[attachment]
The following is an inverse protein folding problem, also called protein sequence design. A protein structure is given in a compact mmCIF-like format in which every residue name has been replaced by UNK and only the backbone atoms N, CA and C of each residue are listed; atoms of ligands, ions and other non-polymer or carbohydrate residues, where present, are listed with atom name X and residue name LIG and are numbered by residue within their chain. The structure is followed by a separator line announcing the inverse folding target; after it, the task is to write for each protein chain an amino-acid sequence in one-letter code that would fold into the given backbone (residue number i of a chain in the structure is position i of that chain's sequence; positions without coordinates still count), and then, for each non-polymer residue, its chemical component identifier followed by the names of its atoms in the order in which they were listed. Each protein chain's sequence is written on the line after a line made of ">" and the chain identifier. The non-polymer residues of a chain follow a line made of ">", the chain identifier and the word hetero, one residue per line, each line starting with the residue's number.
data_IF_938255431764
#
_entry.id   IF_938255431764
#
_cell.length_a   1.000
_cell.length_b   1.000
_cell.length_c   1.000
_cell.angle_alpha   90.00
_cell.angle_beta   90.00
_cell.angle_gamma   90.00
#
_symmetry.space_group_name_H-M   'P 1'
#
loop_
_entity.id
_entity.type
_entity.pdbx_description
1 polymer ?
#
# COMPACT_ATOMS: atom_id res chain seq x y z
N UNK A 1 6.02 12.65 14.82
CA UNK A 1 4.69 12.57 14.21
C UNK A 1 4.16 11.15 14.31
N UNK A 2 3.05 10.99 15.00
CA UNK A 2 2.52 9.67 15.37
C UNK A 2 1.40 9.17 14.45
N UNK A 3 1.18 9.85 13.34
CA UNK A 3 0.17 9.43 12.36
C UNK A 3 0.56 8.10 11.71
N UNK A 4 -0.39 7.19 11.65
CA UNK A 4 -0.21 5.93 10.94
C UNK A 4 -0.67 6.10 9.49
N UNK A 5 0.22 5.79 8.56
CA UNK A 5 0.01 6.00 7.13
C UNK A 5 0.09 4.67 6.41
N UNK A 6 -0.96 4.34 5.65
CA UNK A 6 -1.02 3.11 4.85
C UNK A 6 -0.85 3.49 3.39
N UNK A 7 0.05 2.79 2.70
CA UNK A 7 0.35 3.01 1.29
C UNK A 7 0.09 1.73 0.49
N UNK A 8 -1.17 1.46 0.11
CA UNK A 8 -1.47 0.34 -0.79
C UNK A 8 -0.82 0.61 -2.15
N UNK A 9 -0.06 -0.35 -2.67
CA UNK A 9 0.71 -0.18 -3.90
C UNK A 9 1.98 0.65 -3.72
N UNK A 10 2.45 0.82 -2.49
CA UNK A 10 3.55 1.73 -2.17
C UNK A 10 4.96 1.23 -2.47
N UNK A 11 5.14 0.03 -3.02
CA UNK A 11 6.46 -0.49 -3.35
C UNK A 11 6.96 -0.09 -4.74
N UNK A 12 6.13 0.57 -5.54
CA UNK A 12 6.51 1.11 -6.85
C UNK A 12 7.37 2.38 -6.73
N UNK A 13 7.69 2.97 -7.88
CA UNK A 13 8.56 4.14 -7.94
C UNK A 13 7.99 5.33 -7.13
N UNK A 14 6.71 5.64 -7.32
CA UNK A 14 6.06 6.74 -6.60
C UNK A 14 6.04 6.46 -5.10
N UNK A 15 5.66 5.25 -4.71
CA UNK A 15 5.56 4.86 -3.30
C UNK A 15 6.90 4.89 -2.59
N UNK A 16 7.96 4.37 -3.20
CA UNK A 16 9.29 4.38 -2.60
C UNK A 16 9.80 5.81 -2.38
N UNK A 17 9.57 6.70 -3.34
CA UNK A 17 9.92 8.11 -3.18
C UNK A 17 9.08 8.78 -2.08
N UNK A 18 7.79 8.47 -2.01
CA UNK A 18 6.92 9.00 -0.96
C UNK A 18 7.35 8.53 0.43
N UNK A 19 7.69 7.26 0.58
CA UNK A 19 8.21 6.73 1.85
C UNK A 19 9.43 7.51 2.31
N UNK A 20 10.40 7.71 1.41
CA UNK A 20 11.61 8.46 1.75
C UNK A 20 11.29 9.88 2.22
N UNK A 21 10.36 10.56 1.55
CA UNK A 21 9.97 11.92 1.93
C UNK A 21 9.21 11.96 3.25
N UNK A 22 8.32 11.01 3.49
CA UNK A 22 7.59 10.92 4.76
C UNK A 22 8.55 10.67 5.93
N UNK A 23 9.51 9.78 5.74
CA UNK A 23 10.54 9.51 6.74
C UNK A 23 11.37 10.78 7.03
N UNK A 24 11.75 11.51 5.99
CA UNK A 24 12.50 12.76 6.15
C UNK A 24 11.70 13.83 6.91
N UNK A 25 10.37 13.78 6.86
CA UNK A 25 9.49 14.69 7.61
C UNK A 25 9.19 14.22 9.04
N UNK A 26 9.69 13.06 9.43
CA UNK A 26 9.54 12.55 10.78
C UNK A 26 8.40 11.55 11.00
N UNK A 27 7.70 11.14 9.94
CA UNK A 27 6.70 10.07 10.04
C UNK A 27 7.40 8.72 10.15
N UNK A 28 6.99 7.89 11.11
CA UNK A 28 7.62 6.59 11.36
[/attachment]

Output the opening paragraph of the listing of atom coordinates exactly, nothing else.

The following is an inverse protein folding problem, also called protein sequence design. A protein structure is given in a compact mmCIF-like format in which every residue name has been replaced by UNK and only the backbone atoms N, CA and C of each residue are listed; atoms of ligands, ions and other non-polymer or carbohydrate residues, where present, are listed with atom name X and residue name LIG and are numbered by residue within their chain. The structure is followed by a separator line announcing the inverse folding target; after it, the task is to write for each protein chain an amino-acid sequence in one-letter code that would fold into the given backbone (residue number i of a chain in the structure is position i of that chain's sequence; positions without coordinates still count), and then, for each non-polymer residue, its chemical component identifier followed by the names of its atoms in the order in which they were listed. Each protein chain's sequence is written on the line after a line made of ">" and the chain identifier. The non-polymer residues of a chain follow a line made of ">", the chain identifier and the word hetero, one residue per line, each line starting with the residue's number.